Our Perspective


Tackling illegal money flows in Asia could bring schools, hospitals and bridges to the poorest

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Corruption Complaint BoxGlobally, illicit financial flows drained roughly US$950b from the developing world in 2011 according to Global Financial Integrity. Photo: “Corruption Box,” available under a Creative Commons 2.0 license, © Michael Goodine

Illicit financial flows (cross-border flows of money that is illegally earned, transferred or utilised) are depriving the poorest economies in the region from vital funds for development. And the consequences of these flows on the sustainability of some of the region’s strongest economies are still largely underestimated.

Globally, illicit financial flows drained roughly US$950b from the developing world in 2011 according to Global Financial Integrity. The Asia-Pacific region accounts for 39.6 per cent of total illicit outflows from developing countries, the largest share among regions in terms of volume.
 
It strikes me that many of the countries that struggle to finance their development needs such as schools, bridges and hospitals – might easily have access to much larger development budgets if they could prevent illicit financial resources from flowing out of the country.

This is all the more critical, since these flows are often bigger in Dollar terms than the official development assistance that most of these aid-dependent countries receive.

Even in countries with fast-growing economies the outflow of financial resources threatens the sustainability of their economic and social growth. And my experience working as an anti-corruption advisor in the region provides daily reminders that the inflows of financial resources can be similarly damaging. Inflows as a result of activities such as corruption, organized crime and drug smuggling, undermine governance, rule of law and security.
 
Considering the financial significance of illicit financial flows I am surprised how little attention they have received so far in the Asia Pacific region. This contrasts with other regions, for example in Africa, where governments are putting the issue high on the political agenda.

Also this issue is drawing a lot of attention at the international level with the United Nations High-Level Panel of Eminent Persons on the Post-2015 Development Agenda. The Open Working Group on Sustainable Development Goals is discussing the proposal to include a specific sub-goal on illicit financial flows as part of goal 16:

“by 2030 significantly reduce illicit financial and arms flows, strengthen recovery and return of stolen assets, and combat all forms of organized crime”.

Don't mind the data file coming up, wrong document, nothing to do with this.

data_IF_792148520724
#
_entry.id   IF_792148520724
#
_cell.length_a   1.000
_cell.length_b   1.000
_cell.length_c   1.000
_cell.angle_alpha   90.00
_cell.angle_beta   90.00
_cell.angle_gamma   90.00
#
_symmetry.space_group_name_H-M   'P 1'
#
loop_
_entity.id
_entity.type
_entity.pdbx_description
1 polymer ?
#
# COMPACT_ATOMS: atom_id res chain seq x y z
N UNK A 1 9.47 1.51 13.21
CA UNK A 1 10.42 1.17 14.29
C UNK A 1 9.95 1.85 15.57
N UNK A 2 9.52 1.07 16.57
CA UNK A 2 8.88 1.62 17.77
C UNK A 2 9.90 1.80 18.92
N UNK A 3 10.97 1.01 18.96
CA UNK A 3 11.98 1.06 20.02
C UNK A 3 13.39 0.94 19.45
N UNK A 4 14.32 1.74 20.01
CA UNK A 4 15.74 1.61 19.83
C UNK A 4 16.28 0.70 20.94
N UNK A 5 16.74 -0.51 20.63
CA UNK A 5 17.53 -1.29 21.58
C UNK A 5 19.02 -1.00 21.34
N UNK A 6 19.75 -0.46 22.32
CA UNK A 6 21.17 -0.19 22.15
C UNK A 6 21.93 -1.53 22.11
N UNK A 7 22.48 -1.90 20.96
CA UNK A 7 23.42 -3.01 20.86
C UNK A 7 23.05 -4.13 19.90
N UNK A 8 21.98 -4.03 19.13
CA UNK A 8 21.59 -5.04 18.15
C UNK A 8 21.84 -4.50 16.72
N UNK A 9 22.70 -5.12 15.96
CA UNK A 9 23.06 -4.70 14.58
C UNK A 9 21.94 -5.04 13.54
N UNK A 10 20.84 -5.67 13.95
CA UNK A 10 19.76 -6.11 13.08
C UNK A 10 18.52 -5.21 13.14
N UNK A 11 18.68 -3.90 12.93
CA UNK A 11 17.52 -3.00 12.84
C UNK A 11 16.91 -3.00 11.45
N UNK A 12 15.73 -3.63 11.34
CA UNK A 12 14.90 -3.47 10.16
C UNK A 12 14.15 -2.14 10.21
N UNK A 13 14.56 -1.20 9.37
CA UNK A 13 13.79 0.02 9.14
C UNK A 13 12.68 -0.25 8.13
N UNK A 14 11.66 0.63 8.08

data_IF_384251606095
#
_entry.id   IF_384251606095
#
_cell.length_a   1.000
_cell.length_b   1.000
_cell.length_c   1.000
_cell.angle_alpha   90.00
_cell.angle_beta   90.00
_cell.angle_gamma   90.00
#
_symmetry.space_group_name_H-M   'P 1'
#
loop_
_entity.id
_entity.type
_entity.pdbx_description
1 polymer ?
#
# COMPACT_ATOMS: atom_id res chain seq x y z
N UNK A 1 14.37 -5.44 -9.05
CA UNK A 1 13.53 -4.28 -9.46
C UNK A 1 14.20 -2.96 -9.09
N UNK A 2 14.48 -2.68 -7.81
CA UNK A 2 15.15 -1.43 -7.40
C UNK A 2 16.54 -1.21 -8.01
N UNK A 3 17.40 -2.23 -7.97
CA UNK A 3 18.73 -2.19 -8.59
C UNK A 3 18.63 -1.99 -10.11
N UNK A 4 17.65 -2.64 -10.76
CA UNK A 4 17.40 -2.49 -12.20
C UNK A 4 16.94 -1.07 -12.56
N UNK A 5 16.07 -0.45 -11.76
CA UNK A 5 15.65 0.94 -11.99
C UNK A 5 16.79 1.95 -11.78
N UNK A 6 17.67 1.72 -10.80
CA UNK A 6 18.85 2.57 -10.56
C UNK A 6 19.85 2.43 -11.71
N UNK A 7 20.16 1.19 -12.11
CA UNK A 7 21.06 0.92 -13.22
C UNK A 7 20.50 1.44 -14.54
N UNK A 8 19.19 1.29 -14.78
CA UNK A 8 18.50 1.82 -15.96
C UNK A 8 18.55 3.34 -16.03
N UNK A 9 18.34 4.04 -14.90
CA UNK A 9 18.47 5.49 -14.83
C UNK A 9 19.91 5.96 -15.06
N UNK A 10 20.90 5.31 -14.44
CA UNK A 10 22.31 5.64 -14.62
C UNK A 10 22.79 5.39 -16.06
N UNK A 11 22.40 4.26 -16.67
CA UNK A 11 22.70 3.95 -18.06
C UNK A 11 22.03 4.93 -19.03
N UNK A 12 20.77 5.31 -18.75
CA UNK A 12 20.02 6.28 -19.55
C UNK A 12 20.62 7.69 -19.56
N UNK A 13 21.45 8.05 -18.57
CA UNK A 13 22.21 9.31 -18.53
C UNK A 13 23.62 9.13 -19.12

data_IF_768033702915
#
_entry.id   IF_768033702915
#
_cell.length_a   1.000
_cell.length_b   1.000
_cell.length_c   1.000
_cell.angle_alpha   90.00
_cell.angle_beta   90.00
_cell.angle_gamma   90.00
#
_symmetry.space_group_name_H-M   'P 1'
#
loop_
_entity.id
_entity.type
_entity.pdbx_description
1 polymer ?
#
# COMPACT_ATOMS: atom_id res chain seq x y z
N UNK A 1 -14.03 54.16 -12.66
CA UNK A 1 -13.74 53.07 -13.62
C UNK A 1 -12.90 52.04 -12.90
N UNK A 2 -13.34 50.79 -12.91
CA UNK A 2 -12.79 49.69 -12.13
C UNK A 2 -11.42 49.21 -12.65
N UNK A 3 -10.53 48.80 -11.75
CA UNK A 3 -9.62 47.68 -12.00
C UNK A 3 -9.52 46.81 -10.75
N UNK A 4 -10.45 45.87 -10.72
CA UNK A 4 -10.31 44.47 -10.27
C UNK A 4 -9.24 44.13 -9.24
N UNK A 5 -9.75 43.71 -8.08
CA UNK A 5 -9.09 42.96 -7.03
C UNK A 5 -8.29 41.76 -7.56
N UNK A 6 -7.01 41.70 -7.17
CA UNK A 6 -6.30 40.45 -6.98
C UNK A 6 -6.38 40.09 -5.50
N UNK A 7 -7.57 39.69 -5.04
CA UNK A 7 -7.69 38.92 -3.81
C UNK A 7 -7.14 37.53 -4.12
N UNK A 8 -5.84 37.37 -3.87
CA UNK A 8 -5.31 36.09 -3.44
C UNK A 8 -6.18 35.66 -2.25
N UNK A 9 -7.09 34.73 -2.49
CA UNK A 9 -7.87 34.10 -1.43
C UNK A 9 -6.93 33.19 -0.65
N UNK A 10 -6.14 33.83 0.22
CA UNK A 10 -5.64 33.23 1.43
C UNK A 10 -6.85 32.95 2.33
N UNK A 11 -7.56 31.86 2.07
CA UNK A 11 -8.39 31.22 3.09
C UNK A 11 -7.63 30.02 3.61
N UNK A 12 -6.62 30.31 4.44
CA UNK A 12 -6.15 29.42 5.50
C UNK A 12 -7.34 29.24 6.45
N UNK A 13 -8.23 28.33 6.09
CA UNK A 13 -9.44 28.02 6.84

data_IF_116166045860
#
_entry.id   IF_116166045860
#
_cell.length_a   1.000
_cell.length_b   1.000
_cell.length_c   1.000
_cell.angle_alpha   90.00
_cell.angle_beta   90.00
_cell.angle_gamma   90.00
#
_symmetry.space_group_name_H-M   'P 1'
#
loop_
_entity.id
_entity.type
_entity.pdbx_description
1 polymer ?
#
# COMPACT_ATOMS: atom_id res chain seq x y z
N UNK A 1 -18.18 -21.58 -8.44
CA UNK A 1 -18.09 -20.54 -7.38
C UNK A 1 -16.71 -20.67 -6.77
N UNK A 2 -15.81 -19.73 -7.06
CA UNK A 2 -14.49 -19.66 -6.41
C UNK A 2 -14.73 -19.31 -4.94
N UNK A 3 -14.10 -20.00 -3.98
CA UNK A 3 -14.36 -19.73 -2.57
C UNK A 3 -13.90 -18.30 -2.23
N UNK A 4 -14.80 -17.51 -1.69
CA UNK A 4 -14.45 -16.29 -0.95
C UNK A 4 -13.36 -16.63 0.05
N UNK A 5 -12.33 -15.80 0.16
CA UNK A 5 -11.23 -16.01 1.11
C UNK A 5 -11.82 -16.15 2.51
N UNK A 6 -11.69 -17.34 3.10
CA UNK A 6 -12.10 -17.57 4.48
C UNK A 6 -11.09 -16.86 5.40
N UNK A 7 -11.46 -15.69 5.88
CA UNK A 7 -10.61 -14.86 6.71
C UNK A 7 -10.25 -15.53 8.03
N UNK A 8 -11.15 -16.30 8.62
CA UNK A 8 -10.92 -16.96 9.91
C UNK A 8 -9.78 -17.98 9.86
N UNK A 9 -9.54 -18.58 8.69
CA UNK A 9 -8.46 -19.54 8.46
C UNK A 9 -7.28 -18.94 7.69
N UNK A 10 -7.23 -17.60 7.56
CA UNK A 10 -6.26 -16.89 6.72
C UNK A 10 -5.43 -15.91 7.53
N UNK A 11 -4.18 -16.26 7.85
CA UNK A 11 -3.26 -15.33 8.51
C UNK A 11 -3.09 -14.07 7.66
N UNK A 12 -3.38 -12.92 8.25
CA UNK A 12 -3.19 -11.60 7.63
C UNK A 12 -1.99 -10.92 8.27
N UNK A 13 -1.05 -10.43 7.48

I participated in a Workshop on Preventing Illicit Financial Flows hosted by the Anti-corruption Unit of the Government of Cambodia on 5th September, 2014, with support from UNDP, UNODC and the ADB-OECD Secretariat.

For the first time the issue of illicit financial flows was discussed in Asia-Pacific at the regional level. The event brought together perspectives of senior officials from 27 countries in Asia Pacific – including representatives from anti-corruption authorities, financial intelligence units, centers of government, ministries of finance, civil society, development partners as well as regional and international experts.
 
During the Workshop a groundbreaking report, Coming to Grips with Illicit financial flows in Asia-Pacific generated interesting debates on the estimates of illicit financial flows and potential solutions to prevent them in four countries in the region - Bangladesh, Indonesia, Malaysia and Nepal.

Workshop participants suggested measures to prevent illicit financial flows in the region in the following ways:
 
·         Undertaking in-country consultations to raise awareness about the importance of illicit financial flows with different stakeholders (including private sector, media and civil society), understand better their drivers and develop counter-measures accordingly.

·         Conducting more thorough studies of illicit financial flows in individual countries in the region.

·         Fostering the political consensus in the region around the need to curtail illicit financial flows by organizing a high-level regional meeting whose conclusions could feed into the UN’s Post-2015 discussions.

·         Engaging relevant regional and/or sub-regional bodies (e.g. ASEAN, SAARC, PIF, APEC, etc.) to ensure policy coherence and improved cooperation at the regional level.
UNDP remains committed to supporting countries in this critical area for development together with UNODC and other development partners.

This is in the continuity of the global effort launched by UNDP Administrator Helen Clark during the Fourth United Nations Conference on the Least Developed Countries in 2011 with the discussion paper on Illicit Financial Flows from the Least Developed Countries: 1990-2008.
 
 

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